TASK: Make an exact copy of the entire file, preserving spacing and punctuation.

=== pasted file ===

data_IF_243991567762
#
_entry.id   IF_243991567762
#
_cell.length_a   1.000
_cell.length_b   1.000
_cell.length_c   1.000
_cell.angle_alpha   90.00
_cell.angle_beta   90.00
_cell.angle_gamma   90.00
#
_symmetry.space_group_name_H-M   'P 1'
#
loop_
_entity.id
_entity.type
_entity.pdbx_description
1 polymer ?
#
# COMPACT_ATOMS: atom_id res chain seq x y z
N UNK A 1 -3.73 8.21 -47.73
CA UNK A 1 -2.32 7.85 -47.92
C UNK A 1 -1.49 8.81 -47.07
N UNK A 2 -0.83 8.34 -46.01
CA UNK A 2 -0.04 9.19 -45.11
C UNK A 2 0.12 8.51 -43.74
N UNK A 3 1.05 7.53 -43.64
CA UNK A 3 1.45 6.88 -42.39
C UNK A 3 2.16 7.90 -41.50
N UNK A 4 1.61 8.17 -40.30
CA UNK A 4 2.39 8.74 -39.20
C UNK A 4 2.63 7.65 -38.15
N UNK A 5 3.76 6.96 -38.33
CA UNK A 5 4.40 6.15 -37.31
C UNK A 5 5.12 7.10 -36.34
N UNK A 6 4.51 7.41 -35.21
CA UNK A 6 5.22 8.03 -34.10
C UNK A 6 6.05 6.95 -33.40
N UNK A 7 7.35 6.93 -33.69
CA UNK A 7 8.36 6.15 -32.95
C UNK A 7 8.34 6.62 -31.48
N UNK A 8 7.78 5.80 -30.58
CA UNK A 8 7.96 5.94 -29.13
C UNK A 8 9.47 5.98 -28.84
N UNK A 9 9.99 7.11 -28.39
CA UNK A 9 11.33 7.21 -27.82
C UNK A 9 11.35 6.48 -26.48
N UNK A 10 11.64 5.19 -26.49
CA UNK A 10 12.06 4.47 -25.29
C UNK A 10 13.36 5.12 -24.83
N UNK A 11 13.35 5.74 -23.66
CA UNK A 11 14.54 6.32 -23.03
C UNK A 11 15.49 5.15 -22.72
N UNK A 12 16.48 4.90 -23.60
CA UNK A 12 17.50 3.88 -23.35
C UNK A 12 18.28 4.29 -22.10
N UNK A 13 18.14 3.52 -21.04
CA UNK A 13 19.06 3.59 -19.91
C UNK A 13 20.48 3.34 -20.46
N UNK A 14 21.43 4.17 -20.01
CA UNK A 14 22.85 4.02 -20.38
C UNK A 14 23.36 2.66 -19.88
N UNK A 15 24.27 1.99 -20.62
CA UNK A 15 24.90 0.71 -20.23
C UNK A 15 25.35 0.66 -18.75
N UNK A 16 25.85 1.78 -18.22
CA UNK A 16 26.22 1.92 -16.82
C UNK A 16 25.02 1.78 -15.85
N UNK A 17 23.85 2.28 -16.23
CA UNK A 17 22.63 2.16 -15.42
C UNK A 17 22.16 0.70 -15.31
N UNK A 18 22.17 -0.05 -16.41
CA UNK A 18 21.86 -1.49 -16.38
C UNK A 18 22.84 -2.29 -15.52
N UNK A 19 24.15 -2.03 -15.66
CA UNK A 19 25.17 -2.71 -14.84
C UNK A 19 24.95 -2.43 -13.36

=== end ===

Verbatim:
data_IF_243991567762
#
_entry.id   IF_243991567762
#
_cell.length_a   1.000
_cell.length_b   1.000
_cell.length_c   1.000
_cell.angle_alpha   90.00
_cell.angle_beta   90.00
_cell.angle_gamma   90.00
#
_symmetry.space_group_name_H-M   'P 1'
#
loop_
_entity.id
_entity.type
_entity.pdbx_description
1 polymer ?
#
# COMPACT_ATOMS: atom_id res chain seq x y z
N UNK A 1 -3.73 8.21 -47.73
CA UNK A 1 -2.32 7.85 -47.92
C UNK A 1 -1.49 8.81 -47.07
N UNK A 2 -0.83 8.34 -46.01
CA UNK A 2 -0.04 9.19 -45.11
C UNK A 2 0.12 8.51 -43.74
N UNK A 3 1.05 7.53 -43.64
CA UNK A 3 1.45 6.88 -42.39
C UNK A 3 2.16 7.90 -41.50
N UNK A 4 1.61 8.17 -40.30
CA UNK A 4 2.39 8.74 -39.20
C UNK A 4 2.63 7.65 -38.15
N UNK A 5 3.76 6.96 -38.33
CA UNK A 5 4.40 6.15 -37.31
C UNK A 5 5.12 7.10 -36.34
N UNK A 6 4.51 7.41 -35.21
CA UNK A 6 5.22 8.03 -34.10
C UNK A 6 6.05 6.95 -33.40
N UNK A 7 7.35 6.93 -33.69
CA UNK A 7 8.36 6.15 -32.95
C UNK A 7 8.34 6.62 -31.48
N UNK A 8 7.78 5.80 -30.58
CA UNK A 8 7.96 5.94 -29.13
C UNK A 8 9.47 5.98 -28.84
N UNK A 9 9.99 7.11 -28.39
CA UNK A 9 11.33 7.21 -27.82
C UNK A 9 11.35 6.48 -26.48
N UNK A 10 11.64 5.19 -26.49
CA UNK A 10 12.06 4.47 -25.29
C UNK A 10 13.36 5.12 -24.83
N UNK A 11 13.35 5.74 -23.66
CA UNK A 11 14.54 6.32 -23.03
C UNK A 11 15.49 5.15 -22.72
N UNK A 12 16.48 4.90 -23.60
CA UNK A 12 17.50 3.88 -23.35
C UNK A 12 18.28 4.29 -22.10
N UNK A 13 18.14 3.52 -21.04
CA UNK A 13 19.06 3.59 -19.91
C UNK A 13 20.48 3.34 -20.46
N UNK A 14 21.43 4.17 -20.01
CA UNK A 14 22.85 4.02 -20.38
C UNK A 14 23.36 2.66 -19.88
N UNK A 15 24.27 1.99 -20.62
CA UNK A 15 24.90 0.71 -20.23
C UNK A 15 25.35 0.66 -18.75
N UNK A 16 25.85 1.78 -18.22
CA UNK A 16 26.22 1.92 -16.82
C UNK A 16 25.02 1.78 -15.85
N UNK A 17 23.85 2.28 -16.23
CA UNK A 17 22.63 2.16 -15.42
C UNK A 17 22.16 0.70 -15.31
N UNK A 18 22.17 -0.05 -16.41
CA UNK A 18 21.86 -1.49 -16.38
C UNK A 18 22.84 -2.29 -15.52
N UNK A 19 24.15 -2.03 -15.66
CA UNK A 19 25.17 -2.71 -14.84
C UNK A 19 24.95 -2.43 -13.36